Now I’m an energy nerd. I would sit around and play around and try to manipulate my load to save $5, not for the $5 i’d I’d keep the $5 but to experiment. Well most people don’t do that. What you need is an automated deal that uses technology and then you group a bunch of people together or you get averaging. Some people won’t turn down their thermostats, some people will. Well if you try to do a program where each individual has to do it by themselves, you bump into the edges all the time. What you need is an averaging. And aggregation allows you to average like like a retailer, like a Kroger grocery store. If they got 20 stores, instead of trying to figure out how much load they can move at each store and get penalized, if they don’t move it they can take their 20 store and average it and then have a a standard they have to meet for all 20 stores. Or if this one’s a little short and that one’s a little long, they still hit the target cuz they average.

So it’s not just residential, it’s businesses that are co owned. Well I’ll use Target cuz they’re a Minnesota company. Let Target combine all its targets. But if you’re Joe’s hardware store, let Joe and Jill and Tom and Mary that have one hardware store, combine all theirs the way that Target does and get the same advantage of averaging then the store at the, at the residential level too. That way you can see, I mean we have these Google thermostats out there. I mean some people will pay to give somebody the right to change their temperature two degrees if they have to. Some people won’t. Well let’s figure out who those people are by having an entrepreneur test demand because that’s what they do best. If before the iPhone somebody who come did a poll and said do you want to take your telephone and combine it with a camera? Who would’ve said yes to that? Well nobody, the entrepreneurs figure out demand that you don’t even realize is there. Let’s give them the opportunity to do that and drive innovation.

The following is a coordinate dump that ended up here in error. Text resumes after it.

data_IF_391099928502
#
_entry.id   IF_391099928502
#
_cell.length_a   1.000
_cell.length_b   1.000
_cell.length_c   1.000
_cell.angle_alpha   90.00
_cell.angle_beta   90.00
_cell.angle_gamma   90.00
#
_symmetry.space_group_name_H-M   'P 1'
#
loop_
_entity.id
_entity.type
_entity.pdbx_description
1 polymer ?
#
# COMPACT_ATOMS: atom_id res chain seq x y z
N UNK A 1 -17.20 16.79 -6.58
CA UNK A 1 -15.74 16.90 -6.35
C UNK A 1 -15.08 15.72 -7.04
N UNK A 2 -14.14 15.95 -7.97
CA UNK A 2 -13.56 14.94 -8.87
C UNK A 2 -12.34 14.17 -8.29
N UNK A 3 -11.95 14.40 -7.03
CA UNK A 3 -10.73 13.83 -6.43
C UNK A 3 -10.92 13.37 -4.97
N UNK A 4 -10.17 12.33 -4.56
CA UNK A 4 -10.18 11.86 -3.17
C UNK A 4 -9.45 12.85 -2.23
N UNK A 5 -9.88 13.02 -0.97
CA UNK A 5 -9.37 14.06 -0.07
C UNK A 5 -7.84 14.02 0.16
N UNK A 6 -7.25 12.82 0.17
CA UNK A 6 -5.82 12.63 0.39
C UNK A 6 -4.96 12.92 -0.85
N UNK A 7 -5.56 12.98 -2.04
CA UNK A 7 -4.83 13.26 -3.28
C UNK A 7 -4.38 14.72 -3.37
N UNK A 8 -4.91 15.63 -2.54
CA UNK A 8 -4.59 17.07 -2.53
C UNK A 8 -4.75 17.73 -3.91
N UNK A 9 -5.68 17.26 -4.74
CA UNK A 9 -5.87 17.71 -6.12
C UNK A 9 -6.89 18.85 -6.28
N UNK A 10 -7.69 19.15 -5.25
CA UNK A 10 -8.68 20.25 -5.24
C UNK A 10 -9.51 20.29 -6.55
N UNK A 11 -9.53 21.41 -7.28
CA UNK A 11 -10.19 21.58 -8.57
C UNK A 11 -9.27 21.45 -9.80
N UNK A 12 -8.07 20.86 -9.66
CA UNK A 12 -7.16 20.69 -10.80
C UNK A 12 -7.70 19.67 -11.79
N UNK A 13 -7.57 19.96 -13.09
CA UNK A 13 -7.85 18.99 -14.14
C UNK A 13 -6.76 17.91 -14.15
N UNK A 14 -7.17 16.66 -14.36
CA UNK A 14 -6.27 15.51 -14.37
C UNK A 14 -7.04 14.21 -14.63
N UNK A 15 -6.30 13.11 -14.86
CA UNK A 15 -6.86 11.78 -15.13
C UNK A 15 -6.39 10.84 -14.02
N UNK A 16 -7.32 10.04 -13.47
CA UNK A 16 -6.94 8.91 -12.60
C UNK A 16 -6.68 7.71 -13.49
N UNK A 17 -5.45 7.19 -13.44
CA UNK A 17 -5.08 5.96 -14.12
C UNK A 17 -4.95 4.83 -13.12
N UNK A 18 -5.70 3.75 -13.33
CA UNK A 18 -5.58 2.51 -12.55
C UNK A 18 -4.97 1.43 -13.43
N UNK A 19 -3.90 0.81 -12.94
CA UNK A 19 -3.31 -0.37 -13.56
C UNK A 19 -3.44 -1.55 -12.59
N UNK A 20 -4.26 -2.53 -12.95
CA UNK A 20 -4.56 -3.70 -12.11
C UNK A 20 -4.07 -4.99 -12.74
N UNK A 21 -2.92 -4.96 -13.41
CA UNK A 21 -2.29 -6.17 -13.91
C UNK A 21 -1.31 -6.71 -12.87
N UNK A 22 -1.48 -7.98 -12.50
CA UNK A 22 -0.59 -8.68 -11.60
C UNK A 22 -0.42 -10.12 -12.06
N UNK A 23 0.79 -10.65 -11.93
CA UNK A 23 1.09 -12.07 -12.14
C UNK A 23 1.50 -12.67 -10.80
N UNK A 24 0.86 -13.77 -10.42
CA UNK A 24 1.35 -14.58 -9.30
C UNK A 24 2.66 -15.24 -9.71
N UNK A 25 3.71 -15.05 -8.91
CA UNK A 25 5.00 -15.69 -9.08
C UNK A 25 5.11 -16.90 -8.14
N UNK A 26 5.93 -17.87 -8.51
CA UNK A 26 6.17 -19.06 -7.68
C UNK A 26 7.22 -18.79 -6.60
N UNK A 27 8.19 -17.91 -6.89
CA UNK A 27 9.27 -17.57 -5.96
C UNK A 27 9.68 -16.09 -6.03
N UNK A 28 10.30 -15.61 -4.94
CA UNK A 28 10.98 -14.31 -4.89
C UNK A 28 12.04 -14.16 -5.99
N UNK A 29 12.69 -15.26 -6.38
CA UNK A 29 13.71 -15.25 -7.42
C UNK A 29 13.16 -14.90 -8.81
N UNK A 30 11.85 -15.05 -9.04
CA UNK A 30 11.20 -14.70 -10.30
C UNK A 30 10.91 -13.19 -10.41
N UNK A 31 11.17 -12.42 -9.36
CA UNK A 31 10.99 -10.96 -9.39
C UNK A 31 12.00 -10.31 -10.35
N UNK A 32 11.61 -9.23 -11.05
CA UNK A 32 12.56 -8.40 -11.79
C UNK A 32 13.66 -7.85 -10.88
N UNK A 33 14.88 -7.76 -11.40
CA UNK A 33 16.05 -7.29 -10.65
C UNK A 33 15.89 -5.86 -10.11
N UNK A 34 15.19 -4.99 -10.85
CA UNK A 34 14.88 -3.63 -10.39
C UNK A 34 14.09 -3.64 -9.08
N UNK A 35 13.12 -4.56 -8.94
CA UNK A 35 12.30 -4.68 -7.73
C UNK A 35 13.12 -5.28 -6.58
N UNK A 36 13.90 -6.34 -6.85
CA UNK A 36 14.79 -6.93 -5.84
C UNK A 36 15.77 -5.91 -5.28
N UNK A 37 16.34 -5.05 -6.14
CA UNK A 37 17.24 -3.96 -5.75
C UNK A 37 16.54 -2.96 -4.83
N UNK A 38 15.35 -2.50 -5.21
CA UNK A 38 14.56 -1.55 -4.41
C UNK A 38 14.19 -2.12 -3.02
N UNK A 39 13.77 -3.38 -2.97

John Farrell:So one of the things I really find fascinating about this is, and we’re wrestling with this actually in Minnesota, so the, in the last resource plan for Xcel, which is back in like 2018 or 19, the commission ordered the company to get demand due to more demand response of this nature, right? So I can’t remember how many megawatts it was might of even been up to as much as like 400 megawatts, which is fairly significant and the utility hasn’t gotten it basically. And I remember the filing that they essentially put in saying you know, well we’ve tried but it was too hard or we’re not gonna make it essentially not, not terribly apologetic either. As I recall. And I guess one question I have is, you alluded earlier to the utilities, like these fixed investments, right? Maybe it’s not a gas plant, they just like that long term commitment because that’s how they make money, right? They put out a billion dollars for a plant and they recover that then they earn their rate of return. Do you think that we can rely on orders from regulators to utilities to do this? Or what I’m getting at here is like is the culture of a utility such that it can really do that kind of innovation or aggregation or do you need to like let somebody else do that outside of that and who manages that market? Who makes sure that people play by the rules that people who promise demand reduction actually deliver it or whatnot? Is the utility the right entity for that?